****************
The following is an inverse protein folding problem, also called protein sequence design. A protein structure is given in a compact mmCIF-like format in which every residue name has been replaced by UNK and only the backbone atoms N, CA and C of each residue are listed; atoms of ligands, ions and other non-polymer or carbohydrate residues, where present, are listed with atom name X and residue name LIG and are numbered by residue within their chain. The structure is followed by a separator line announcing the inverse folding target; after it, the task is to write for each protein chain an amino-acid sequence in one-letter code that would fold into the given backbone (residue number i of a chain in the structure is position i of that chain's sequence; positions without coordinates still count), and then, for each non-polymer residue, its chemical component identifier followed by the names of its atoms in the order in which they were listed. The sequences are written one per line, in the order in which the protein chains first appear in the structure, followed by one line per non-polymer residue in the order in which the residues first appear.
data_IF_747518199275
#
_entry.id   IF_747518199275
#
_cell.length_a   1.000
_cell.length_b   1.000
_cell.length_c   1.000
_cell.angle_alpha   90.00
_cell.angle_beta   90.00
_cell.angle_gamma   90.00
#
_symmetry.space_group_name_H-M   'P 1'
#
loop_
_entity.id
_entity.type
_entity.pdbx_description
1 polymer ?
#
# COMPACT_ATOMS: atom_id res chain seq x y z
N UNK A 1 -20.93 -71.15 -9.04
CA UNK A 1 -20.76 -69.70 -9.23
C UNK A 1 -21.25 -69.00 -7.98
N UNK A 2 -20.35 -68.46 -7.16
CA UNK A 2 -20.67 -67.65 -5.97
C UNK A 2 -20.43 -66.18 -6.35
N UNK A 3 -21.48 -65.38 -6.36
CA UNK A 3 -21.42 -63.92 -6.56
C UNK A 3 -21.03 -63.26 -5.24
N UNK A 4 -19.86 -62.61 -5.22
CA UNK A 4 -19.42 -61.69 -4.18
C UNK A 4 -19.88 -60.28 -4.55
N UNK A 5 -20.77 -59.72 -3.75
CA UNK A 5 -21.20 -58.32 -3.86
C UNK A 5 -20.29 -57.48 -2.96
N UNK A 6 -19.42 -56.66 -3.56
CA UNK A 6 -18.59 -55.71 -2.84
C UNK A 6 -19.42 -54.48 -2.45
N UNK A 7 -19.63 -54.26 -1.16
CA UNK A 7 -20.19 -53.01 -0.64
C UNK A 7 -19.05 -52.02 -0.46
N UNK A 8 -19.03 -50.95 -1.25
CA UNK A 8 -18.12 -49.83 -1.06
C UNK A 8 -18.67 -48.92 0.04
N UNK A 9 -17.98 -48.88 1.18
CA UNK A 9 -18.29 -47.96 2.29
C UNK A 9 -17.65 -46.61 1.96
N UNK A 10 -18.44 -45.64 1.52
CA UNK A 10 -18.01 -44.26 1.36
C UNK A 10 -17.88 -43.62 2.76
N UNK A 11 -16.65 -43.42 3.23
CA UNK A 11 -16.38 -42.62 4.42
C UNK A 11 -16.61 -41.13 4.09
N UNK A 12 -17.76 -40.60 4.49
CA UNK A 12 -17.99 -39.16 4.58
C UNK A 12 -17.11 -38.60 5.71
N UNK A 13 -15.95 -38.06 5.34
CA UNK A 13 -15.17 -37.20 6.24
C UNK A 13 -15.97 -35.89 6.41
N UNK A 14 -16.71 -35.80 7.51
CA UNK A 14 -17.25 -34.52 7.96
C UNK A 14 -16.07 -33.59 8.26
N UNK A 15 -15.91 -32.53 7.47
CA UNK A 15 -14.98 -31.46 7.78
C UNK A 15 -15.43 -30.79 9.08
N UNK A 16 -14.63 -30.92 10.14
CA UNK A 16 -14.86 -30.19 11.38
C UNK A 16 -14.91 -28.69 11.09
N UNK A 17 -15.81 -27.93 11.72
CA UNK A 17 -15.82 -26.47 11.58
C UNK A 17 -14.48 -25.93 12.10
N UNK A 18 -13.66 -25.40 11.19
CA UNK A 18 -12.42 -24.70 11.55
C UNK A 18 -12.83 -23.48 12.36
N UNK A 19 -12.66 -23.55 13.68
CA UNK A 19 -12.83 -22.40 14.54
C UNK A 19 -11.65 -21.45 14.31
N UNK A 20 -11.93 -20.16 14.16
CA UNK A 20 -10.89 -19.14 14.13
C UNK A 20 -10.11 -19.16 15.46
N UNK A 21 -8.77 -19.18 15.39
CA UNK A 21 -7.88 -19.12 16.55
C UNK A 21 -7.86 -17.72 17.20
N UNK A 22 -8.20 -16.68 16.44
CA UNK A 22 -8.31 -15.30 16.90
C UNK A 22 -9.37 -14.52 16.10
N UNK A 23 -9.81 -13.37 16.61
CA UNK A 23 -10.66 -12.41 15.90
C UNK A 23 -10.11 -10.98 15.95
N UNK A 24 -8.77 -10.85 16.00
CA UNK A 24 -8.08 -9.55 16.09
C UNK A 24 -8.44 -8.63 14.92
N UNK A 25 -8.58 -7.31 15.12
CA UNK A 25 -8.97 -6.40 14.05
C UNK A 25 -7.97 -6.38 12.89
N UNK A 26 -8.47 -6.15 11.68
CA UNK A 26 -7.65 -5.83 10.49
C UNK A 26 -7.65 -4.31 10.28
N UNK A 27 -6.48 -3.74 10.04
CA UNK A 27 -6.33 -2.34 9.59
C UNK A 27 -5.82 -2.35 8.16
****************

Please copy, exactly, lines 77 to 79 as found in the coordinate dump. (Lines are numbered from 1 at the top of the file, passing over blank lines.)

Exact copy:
CA UNK A 19 -12.83 -22.40 14.54
C UNK A 19 -11.65 -21.45 14.31
N UNK A 20 -11.93 -20.16 14.16